Friday, March 24, 2017 7:55 pm Last modified: 3:12 pm

Antilles School, Good Hope Country Day to Represent USVI at National Mathcounts

Good Hope Country Day’s Patrick Boring, left, along with Kashish Chainani, Tanya Mirchandani and Ashwarya Nagpal from Antilles School will represent the territory at May’s national Mathcounts competition.

With 18 years of experience under her belt, Antilles School’s Mathcounts coach, Michele Humphries, went into Thursday’s territorial Mathcounts competition confident in the abilities of her students and predicted that one, maybe two, would end up on the V.I. state team for nationals.

By the end of the day, however, Antilles had earned three out of the four top mathlete spots and the award for top team, which allows Humphries, for another year, to be the coach that takes them to the Mathcounts national competition in May.

“They definitely did a good job,” Humphries said after the top 10 winners were announced. “You know, our team always puts in the practice time, with the students meeting for 90 hours or more after school, on Saturdays and at lunch, working as many problems as possible, and their hard work definitely pays off.”

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To get into the top 10, students are judged on their scores from the competition’s sprint and target rounds, where they are individually given a certain amount of time to complete different sets of math problems. The top four mathletes – Kashish Chainani, Tanya Mirchandani and Ashwarya Nagpal, along with Patrick Boring from Good Hope Country Day – advance to the national competition, which will be held this year in Orlando, Fla.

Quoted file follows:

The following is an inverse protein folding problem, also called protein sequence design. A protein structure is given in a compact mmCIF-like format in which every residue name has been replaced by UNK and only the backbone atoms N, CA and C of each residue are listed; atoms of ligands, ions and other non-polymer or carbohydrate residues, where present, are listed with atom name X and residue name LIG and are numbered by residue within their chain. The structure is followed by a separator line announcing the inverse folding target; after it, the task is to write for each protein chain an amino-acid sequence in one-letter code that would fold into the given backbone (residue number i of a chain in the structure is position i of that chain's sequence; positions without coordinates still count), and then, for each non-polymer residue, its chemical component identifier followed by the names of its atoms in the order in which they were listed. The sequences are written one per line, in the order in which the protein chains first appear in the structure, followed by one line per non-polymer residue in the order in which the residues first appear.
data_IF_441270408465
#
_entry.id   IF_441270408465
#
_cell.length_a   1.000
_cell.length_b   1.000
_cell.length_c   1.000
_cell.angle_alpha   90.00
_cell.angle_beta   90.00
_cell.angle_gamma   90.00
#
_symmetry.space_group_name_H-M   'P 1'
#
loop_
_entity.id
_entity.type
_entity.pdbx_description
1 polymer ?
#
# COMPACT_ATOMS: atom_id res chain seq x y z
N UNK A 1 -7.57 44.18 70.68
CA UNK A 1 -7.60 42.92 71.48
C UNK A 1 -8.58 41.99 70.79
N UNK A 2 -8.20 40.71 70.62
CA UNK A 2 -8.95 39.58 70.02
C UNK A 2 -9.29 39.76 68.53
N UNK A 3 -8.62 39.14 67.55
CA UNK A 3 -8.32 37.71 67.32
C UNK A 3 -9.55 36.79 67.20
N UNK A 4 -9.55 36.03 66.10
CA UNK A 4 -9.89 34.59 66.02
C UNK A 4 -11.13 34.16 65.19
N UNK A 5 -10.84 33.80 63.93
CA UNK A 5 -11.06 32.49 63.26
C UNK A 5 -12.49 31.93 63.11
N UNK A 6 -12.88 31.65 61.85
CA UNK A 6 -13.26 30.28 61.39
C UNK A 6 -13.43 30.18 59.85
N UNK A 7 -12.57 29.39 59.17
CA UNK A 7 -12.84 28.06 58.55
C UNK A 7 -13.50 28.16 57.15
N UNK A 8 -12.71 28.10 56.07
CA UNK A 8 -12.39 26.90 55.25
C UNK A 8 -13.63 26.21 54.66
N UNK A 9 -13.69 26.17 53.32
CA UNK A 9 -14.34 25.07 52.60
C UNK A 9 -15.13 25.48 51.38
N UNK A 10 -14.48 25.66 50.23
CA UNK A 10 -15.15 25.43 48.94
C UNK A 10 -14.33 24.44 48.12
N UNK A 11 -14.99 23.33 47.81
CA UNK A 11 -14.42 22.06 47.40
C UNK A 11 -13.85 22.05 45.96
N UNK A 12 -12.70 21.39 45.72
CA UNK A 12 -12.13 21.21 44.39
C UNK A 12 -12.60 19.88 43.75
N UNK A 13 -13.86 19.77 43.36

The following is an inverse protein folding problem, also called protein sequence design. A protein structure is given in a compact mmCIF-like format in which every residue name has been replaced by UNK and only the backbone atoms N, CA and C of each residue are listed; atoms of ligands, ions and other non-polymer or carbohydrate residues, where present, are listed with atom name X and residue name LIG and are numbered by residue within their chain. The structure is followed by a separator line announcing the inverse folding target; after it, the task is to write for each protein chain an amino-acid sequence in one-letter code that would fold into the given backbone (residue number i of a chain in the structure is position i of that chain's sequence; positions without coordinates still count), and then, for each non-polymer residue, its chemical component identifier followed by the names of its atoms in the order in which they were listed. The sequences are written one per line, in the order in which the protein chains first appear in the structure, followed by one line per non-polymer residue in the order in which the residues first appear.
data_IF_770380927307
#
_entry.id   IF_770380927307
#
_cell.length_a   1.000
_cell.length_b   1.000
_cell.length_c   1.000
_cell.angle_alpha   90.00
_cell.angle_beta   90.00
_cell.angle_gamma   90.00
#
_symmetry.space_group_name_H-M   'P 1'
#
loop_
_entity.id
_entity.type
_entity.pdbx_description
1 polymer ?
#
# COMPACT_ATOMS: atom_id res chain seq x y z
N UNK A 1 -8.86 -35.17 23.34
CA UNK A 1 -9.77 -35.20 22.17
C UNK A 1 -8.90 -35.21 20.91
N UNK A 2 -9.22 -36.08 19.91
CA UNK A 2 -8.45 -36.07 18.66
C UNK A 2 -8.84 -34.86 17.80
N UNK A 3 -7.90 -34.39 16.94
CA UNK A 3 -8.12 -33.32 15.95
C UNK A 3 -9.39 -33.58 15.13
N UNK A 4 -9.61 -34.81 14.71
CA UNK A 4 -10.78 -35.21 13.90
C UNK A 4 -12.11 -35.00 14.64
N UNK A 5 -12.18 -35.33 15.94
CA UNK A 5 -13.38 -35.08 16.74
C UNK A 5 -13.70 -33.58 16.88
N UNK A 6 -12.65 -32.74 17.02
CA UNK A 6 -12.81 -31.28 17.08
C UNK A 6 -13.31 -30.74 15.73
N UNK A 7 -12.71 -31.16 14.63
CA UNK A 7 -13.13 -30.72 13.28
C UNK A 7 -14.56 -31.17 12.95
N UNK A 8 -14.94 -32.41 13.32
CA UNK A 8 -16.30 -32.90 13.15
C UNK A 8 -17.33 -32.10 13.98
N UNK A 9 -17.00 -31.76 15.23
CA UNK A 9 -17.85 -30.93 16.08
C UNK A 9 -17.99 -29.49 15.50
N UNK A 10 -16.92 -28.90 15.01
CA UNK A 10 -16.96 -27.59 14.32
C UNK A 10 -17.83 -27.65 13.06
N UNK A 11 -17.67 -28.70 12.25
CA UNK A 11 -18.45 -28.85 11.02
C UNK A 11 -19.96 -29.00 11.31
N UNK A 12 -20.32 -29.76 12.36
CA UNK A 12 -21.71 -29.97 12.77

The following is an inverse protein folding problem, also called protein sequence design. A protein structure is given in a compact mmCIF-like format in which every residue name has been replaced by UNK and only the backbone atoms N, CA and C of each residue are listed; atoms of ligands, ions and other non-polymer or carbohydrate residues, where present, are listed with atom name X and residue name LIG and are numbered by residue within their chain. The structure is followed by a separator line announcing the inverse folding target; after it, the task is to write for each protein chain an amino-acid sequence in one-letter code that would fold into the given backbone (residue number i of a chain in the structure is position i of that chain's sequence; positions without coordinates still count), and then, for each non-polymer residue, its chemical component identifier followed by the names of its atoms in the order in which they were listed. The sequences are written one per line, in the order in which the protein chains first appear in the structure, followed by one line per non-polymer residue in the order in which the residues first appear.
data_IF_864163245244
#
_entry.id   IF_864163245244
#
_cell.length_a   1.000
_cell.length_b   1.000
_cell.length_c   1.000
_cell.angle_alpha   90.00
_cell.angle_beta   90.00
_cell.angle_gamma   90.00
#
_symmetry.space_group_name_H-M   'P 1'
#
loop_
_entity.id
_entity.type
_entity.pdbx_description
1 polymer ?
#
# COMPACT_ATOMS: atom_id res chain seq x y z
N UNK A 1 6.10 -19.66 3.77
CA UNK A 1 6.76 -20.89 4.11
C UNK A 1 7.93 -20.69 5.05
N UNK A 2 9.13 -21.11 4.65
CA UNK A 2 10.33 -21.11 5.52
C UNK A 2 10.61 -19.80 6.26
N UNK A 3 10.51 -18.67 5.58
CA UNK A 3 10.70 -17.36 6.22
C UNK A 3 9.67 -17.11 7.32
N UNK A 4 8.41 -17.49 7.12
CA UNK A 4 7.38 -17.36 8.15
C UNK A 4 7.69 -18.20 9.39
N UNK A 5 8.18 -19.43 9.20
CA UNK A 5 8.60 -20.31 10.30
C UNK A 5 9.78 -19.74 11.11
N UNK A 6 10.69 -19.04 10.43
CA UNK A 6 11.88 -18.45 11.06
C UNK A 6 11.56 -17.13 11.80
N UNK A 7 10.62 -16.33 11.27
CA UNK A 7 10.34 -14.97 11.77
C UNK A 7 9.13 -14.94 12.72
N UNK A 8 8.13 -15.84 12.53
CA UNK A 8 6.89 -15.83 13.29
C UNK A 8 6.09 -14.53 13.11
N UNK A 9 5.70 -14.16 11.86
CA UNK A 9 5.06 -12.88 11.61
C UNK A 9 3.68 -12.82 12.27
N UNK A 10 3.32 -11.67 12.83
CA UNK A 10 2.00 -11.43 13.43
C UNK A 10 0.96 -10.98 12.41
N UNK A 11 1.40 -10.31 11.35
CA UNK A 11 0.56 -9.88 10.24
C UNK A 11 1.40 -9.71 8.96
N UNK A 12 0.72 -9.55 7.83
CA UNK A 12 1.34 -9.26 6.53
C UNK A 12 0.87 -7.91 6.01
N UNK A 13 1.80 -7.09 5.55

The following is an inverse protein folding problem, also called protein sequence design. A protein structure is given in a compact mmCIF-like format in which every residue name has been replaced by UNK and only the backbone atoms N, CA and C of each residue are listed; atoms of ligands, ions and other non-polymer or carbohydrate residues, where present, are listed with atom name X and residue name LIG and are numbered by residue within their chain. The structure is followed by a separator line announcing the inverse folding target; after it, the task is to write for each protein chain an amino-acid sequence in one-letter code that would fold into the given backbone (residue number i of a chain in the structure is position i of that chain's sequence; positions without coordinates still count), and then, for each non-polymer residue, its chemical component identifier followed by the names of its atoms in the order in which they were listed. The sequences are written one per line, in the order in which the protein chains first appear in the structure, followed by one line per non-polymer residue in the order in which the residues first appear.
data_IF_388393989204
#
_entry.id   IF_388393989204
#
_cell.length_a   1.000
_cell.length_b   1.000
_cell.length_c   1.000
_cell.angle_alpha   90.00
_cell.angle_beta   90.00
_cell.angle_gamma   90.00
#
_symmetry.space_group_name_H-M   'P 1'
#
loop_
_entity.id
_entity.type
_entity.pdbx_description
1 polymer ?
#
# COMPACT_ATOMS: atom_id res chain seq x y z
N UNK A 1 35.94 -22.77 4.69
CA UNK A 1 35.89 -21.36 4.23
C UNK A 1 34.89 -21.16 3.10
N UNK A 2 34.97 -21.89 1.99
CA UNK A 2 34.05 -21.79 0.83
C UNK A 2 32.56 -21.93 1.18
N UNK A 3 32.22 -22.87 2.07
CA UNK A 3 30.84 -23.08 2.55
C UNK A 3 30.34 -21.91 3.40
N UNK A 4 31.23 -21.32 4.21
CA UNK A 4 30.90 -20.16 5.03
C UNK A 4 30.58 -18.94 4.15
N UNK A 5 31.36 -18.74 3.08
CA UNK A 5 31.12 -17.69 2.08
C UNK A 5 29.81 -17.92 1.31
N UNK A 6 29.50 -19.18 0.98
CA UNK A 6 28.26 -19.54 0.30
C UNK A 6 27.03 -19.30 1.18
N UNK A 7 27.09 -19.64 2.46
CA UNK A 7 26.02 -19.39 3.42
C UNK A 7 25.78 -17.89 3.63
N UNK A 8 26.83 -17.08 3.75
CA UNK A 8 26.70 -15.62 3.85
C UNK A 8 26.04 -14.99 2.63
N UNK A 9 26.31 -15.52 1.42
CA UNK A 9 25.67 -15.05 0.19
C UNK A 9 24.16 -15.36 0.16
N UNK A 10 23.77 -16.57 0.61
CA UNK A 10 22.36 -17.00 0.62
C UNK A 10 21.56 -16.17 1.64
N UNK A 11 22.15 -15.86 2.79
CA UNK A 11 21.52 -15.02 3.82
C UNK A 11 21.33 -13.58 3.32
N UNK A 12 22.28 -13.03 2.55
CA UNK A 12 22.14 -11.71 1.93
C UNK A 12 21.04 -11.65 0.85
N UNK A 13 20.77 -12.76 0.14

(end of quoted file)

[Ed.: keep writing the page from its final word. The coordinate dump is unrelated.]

The remaining six students in the top 10 were: Mohit Mirpuri, Alessandro Gever, Jahan Daswani and Ronit Totwani from Antilles, along with Maya Griffith and Molly Brownsdon of Good Hope Country Day.

Good Hope Country Day placed second in the team round and also came into Thursday’s competition well prepared, according to the school’s first time coach, Gary Molloy.

“What’s been great about the students is that they are all intrinsically motivated and also natural problem solvers,” Molloy said. “When they practiced, they worked on core subjects, like algebra and geometry, but they also worked as a team and looked at what they were able to do based on their strengths and weaknesses.”

Speaking after the competition, Humphries said the challenge now, with competitors from different islands, is to get them all on the same page for practices.

“We’re going to work the same way as we normally would, but a lot of the conversations will be over email, or Skype or Facetime,” she said. “Either way, we’ll work together as a team to be as prepared and cohesive as possible going into the next competition.”

Mathcounts is a national program designed to improve math skills among U.S. students. The program focuses on middle school students who are at a crucial stage in developing and sustaining math interest and ability.

Local sponsors of Mathcounts include the Virgin Islands Department of Education and the Rotary Club of St. Thomas II.

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